Jocelyn Willoughby, who earned her bachelor's degree from the University of Virginia and is currently pursuing a master's degree, has left her mark as a basketball star, Lawn resident and - as of Wednesday - Atlantic Coast Conference Scholar Athlete of the Year.
That latest accolade is one of many, as Willoughby’s prowess and acumen on and off the court has impressed her professors, coaches and teammates, and drawn parallels with UVA-turned-NBA star Malcolm Brogdon.
Both were ACC stars, Lawn residents and earned reputations as deep thinkers, about much more than just basketball. Both also opted for master’s degrees in public policy at UVA’s Frank Batten School of Leadership, which Willoughby is currently pursuing.
Funnily enough, Willoughby had never met Brogdon – until last summer.
“It was a really cool experience because everyone has been like, ‘You’re the female Malcolm Brogdon,’” said Willoughby, with a chuckle. “When I actually met him, I said, ‘A lot of people come to me and say I’m the female version of you and I just wanted the opportunity to meet you.’
“It was such a pleasure to talk to him about his experience in Batten, his transition to playing professionally and his thoughts on leadership and how he was able to manage it all when he was going through his career here at UVA. It was definitely a cool experience.”
Even Brogdon, however, did not receive the ACC Scholar Athlete of the Year award. Willoughby is the fourth UVA player to receive the honor this year, joining Jordan Mack (football), Joe Bell (soccer) and Rachel Robinson (field hockey). It comes as the Cavaliers are preparing for the ACC Tournament, starting with Thursday’s game against Syracuse.
Here are five things Willoughby – a New Jersey native who is planning on playing professionally at the conclusion of her UVA career – has loved most about her time as a student-athlete.
“Right now, I’m in Batten, and one of the things that’s really unique about the program is that you have students who represent different backgrounds and come from different experiences. Just to be able to talk to them and learn about their experiences and interests and why they came to Batten and what they hope to do after has been really stimulating. It’s something I’ve really come to appreciate about being a student here.”
“The relationships you build with teammates are special. Celebrating Senior Day [last Sunday] and going through the past four years with these women has just been an incredible experience. I know that these are sisters and will be people in my life for a long time to come. The relationship piece with people who you’ve spent so much time with has been really important and has been a great part of the experience.”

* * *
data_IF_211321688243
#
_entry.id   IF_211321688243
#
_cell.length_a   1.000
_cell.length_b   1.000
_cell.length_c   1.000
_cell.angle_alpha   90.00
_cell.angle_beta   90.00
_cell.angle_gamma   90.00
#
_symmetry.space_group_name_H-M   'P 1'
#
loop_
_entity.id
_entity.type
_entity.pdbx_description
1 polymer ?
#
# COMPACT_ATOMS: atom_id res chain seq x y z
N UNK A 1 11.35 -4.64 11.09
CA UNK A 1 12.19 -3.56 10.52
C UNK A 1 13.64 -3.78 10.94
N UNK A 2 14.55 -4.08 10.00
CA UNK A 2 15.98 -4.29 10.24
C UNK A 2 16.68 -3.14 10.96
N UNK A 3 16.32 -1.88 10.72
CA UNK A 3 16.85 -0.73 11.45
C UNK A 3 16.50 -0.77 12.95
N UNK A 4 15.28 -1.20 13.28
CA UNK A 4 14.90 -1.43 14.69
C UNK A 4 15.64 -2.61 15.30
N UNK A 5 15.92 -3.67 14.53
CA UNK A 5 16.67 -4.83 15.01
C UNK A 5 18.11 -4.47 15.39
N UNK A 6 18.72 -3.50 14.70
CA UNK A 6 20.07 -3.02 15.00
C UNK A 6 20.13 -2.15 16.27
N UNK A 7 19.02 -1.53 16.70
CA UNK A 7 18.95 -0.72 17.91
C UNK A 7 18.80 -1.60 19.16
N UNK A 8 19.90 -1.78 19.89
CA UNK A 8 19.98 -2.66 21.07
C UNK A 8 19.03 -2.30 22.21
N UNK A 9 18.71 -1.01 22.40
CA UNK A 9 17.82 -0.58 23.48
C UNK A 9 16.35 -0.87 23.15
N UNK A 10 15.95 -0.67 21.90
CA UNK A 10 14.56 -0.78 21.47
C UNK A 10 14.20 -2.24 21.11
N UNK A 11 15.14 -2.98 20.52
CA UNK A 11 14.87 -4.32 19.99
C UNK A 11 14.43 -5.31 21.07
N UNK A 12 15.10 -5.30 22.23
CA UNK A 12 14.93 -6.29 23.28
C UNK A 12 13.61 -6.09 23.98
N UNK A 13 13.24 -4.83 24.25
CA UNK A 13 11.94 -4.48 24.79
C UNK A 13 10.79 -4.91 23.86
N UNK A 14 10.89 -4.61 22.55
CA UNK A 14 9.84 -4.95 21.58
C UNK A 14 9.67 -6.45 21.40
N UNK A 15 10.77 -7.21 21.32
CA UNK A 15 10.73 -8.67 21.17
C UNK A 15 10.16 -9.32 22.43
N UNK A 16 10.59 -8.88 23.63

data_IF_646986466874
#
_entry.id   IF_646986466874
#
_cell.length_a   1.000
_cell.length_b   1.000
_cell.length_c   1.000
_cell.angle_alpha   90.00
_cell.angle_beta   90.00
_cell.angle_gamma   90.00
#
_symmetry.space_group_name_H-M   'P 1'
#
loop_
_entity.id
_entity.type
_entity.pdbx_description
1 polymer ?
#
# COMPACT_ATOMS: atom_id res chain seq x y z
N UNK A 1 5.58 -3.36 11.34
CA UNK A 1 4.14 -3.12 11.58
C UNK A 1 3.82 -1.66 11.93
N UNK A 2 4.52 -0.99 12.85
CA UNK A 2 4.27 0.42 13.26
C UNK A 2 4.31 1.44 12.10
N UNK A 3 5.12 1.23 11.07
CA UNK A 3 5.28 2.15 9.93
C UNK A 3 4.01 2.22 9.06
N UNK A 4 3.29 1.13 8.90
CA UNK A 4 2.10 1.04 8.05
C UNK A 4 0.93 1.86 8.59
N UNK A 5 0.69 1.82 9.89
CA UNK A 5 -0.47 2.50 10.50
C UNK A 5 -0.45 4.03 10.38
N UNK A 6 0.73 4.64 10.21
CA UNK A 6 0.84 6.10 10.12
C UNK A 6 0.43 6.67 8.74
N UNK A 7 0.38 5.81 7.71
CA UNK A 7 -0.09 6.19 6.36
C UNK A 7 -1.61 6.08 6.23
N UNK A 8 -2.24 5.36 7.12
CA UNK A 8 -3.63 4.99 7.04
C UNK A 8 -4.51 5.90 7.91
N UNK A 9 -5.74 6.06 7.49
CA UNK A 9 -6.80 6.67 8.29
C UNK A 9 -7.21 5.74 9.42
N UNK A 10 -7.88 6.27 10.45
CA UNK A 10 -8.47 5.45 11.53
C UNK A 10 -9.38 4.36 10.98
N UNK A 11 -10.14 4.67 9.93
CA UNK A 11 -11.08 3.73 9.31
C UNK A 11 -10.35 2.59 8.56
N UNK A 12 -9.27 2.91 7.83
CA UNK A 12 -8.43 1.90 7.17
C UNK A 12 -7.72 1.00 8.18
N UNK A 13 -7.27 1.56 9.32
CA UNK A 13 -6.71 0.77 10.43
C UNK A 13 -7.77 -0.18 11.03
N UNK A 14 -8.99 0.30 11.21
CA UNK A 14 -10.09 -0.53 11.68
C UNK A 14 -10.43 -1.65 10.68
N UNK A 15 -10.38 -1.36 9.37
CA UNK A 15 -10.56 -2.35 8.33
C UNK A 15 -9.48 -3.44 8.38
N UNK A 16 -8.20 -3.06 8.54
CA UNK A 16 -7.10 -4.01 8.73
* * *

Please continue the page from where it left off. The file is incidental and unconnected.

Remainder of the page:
“One thing I’ve really enjoyed over the years has been being able to be that connection between Grounds and athletics as a student-athlete. I’ve invited professors and deans to my games and they’ve become women’s basketball fans, and that’s been really important to me. One is a season ticket holder and another will bring his twin daughters to our games. For them to be able to see what goes into the life of a student-athlete and gain a better understanding about what being a student-athlete is all about – because there are a lot of misconceptions – has been great.
“But then on the other end, for me to be able to talk to student-athletes and say like, ‘There are these opportunities on Grounds that you can pursue,’ or ‘You may want to reach out to this professor’ – it’s been great to be able to bridge that divide. I think the athletics department overall is very conscious of the connection between the two and building those bridges. Just to have been able to be a part of that – and see those relationships grow over time – has been something that I’ve loved over the past four years.”
“Granted we don’t always get to see the ins and outs of the different cities and universities we travel to, but I had never been to Los Angeles before, or Costa Rica. To be able to learn about different cultures and hear different stories – our coach is from L.A. and I have teammates from there – has been great. Just to be able to travel and open my eyes to different experiences makes me think, ‘Maybe I’d want to live in one of these big cities.’ It’s a unique opportunity as a student-athlete that you get to have.”
Confidence and Leadership
“As I look to a life beyond basketball and a more traditional career, I think I’ve gained a lot of intangible skills that come with being a student-athlete – time management, teamwork, leadership, working under deadlines and pressure. There’s so much that comes with the experience. I think life as a student-athlete is so dynamic and so many different things are thrown at you that you just find this renewed sense of confidence that you’re able to apply to any field really.
“One time I was speaking at a first-year orientation and I told them, ‘Just be confident in what you’re doing because, day-to-day, you’re given tasks that no other student that you encounter is going to do or will be able to do.’ If you’re able to tackle a 6 a.m. workout and get through that … have that same level of confidence when you go in the classroom. I just think that being able to manage stuff in the classroom and on the court brings out a level of confidence and so many life skills that will help along the way. I’ve really appreciated that.”